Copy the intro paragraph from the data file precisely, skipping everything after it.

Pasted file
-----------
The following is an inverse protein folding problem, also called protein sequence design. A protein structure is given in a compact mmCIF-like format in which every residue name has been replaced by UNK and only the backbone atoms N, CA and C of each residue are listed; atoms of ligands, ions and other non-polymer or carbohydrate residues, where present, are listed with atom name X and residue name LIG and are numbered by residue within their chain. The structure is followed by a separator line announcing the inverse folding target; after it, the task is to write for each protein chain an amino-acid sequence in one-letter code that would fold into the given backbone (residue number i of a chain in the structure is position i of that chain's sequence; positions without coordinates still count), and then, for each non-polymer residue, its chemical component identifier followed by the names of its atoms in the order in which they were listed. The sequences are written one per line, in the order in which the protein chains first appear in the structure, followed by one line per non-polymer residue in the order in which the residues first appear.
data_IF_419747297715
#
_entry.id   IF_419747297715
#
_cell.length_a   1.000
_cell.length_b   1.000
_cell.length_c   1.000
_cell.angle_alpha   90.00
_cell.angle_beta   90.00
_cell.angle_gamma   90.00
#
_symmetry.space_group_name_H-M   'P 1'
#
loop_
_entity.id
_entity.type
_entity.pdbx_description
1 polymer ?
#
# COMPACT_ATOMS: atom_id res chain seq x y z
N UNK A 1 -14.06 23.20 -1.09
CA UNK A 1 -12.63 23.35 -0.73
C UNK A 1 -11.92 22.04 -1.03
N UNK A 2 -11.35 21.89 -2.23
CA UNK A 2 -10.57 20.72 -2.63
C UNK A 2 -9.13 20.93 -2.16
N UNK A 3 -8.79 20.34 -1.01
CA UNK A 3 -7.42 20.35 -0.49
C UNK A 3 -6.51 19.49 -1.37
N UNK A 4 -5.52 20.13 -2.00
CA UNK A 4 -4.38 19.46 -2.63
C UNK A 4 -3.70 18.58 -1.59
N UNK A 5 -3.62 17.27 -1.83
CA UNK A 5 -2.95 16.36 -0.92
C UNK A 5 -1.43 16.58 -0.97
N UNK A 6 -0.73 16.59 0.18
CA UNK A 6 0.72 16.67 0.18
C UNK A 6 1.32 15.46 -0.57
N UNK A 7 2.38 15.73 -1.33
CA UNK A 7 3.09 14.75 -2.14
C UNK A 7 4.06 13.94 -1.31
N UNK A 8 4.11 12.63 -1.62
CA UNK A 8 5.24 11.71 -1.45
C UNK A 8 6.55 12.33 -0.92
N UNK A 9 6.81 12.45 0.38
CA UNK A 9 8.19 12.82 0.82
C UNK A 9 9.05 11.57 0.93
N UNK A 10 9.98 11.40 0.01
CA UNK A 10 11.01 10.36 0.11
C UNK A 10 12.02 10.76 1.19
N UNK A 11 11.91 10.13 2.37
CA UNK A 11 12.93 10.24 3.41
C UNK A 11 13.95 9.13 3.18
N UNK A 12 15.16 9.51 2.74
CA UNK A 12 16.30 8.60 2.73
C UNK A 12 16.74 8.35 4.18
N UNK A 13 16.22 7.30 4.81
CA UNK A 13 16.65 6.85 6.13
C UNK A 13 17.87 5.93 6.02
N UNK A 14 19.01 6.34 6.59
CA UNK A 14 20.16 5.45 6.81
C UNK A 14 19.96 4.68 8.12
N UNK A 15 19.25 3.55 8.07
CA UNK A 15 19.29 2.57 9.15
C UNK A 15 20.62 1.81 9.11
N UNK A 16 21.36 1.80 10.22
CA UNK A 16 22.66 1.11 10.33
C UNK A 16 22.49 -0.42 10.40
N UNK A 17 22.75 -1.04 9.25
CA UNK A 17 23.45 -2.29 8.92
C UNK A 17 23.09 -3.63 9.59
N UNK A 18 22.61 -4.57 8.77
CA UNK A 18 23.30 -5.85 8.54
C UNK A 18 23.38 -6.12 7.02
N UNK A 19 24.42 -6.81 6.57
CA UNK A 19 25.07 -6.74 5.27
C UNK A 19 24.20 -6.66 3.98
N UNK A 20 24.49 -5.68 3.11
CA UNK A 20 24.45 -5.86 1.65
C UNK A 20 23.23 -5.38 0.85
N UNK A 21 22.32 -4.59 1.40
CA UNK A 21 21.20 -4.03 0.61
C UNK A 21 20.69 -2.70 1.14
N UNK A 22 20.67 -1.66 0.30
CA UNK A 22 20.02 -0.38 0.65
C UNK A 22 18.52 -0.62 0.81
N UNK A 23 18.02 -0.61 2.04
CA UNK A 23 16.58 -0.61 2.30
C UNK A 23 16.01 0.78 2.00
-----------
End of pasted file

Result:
The following is an inverse protein folding problem, also called protein sequence design. A protein structure is given in a compact mmCIF-like format in which every residue name has been replaced by UNK and only the backbone atoms N, CA and C of each residue are listed; atoms of ligands, ions and other non-polymer or carbohydrate residues, where present, are listed with atom name X and residue name LIG and are numbered by residue within their chain. The structure is followed by a separator line announcing the inverse folding target; after it, the task is to write for each protein chain an amino-acid sequence in one-letter code that would fold into the given backbone (residue number i of a chain in the structure is position i of that chain's sequence; positions without coordinates still count), and then, for each non-polymer residue, its chemical component identifier followed by the names of its atoms in the order in which they were listed. The sequences are written one per line, in the order in which the protein chains first appear in the structure, followed by one line per non-polymer residue in the order in which the residues first appear.